|
Kim Williams, left, and Jose Williams appear on “Black Voices” via Zoom on April 25, 2021. (WTTW News)

Our trip down memory lane with the WTTW program “Our People” from the late 1960s and early ‘70s brought back memories for one former Chicagoan. Here is his story.

|
Sammy Davis Jr. appears on WTTW’s “Our People” in 1968. (WTTW)

In this recently rediscovered interview, the Grammy Award-winning actor talks with “Our People” host Jim Tilmon about how media representations affect popular perceptions.

|
A still image from video shows an interview with Diahann Carroll on “Our People.” (WTTW)

Black women’s hair, particularly in the workplace, has been the subject of endless discussion in recent years. In this rediscovered 1968 interview from the WTTW show “Our People,” actor Diahann Carroll tells a story that demonstrates it’s not exactly a new issue.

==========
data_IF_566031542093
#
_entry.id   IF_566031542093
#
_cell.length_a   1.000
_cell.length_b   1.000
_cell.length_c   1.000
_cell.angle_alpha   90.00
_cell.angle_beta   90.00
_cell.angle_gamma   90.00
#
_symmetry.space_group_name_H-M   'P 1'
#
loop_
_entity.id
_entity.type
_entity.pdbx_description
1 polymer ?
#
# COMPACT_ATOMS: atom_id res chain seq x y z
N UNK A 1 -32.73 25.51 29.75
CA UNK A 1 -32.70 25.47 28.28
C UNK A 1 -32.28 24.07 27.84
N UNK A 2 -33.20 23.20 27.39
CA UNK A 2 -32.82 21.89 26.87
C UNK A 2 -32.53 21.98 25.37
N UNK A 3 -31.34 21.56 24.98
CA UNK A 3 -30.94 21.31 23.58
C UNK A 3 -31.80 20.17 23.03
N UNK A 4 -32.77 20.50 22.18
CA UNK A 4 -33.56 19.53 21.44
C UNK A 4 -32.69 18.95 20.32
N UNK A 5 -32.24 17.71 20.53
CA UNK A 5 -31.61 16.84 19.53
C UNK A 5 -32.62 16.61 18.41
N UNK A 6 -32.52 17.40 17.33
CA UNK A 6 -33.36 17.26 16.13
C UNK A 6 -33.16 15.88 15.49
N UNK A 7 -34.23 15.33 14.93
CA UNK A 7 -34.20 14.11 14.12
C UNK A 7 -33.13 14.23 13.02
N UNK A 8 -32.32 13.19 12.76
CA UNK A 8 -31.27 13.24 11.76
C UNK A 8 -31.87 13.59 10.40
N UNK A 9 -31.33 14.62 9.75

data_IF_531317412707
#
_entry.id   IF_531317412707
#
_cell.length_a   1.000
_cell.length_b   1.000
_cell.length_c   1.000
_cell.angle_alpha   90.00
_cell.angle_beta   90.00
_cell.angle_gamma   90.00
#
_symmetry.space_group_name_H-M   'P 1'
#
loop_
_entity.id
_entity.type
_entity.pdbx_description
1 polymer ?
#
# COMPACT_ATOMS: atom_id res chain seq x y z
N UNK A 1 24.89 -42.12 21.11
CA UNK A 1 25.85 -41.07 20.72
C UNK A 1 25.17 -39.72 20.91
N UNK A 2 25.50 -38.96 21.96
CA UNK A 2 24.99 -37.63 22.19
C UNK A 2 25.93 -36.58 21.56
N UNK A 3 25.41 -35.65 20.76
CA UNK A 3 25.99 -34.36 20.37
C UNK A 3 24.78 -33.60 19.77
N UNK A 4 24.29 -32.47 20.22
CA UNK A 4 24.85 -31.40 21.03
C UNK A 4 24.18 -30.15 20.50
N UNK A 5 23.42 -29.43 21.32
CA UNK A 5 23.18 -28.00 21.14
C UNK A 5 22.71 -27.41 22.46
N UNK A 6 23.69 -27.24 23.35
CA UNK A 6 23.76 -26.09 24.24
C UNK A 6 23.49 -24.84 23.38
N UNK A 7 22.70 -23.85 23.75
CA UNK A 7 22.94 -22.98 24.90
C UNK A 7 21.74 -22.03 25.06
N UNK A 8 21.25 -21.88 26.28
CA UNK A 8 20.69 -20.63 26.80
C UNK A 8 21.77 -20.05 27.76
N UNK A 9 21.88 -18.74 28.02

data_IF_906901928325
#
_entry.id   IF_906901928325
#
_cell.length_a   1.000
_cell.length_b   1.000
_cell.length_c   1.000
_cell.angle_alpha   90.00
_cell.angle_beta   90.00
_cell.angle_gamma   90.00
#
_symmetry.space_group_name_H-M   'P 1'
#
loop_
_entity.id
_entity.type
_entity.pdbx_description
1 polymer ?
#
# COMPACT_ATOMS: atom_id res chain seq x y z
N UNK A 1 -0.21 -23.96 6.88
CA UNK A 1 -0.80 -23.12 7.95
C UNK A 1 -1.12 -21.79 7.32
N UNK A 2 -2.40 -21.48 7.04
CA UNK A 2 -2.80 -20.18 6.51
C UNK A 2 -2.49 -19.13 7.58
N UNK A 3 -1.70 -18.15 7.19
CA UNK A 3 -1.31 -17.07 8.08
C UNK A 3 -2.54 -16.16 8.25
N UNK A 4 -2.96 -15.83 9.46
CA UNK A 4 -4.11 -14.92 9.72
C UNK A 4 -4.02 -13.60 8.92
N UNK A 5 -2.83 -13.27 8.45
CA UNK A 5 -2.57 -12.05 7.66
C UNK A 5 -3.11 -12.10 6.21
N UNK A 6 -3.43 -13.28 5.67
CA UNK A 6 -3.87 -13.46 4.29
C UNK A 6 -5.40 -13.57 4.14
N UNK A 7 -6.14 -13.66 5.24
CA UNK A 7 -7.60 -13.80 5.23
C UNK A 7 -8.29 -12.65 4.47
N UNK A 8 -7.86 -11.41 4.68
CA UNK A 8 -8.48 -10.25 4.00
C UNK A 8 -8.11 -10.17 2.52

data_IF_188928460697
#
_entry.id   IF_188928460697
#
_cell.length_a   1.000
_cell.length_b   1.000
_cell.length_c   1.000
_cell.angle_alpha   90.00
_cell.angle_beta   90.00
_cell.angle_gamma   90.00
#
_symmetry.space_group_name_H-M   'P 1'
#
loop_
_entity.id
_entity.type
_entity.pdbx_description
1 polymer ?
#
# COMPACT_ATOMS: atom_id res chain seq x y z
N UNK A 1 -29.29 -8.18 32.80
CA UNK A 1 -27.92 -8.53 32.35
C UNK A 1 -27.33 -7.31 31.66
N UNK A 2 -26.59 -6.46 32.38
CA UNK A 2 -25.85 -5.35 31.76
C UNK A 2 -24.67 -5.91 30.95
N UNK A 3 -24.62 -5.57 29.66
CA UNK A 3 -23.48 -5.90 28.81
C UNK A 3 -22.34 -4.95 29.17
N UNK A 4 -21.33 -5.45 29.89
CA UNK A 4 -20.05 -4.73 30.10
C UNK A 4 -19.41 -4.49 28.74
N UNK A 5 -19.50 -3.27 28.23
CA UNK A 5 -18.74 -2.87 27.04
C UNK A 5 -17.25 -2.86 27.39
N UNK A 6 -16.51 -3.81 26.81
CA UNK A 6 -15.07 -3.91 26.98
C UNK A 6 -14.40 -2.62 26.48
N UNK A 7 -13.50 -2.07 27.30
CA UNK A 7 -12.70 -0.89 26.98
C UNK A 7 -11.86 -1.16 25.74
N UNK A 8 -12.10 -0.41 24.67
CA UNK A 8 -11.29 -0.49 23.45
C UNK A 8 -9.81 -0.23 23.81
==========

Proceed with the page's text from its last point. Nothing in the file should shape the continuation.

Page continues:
|
A still image from video shows an interview with George Kirby on “Our People.” (WTTW)

In this rediscovered interview from the WTTW series “Our People,” host Jim Tilmon gets the Chicago comedian to tell one of his signature stories.

|
A still image from video shows an interview with Godfrey Cambridge on “Our People.” (WTTW)

The comedian and actor known for his sardonic take on culture and society shares his thoughts on policing and crime in Chicago in this interview with Jim Tilmon from the WTTW show “Our People.”

|
A still image from video shows the late Jim Tilmon as host of “Our People.” (WTTW)

From 1968 to 1972, WTTW aired a groundbreaking weekly show hosted by the late Jim Tilmon. Until recently, we thought all but a couple of episodes had been lost. Chicago author, photographer and architecture critic Lee Bey helps us blow the dust off five of the interviews we recently rediscovered.

|
Jim Tilmon appears on “Chicago Tonight” on Sept. 12, 2017.

He has worn many hats throughout his extraordinary life. The Emmy Award-winning broadcaster and weatherman talks about his long and storied career.

|

Jim Tilmon discusses his career, WTTW’s “Our People,” and the impact African American programming has had on public affairs television.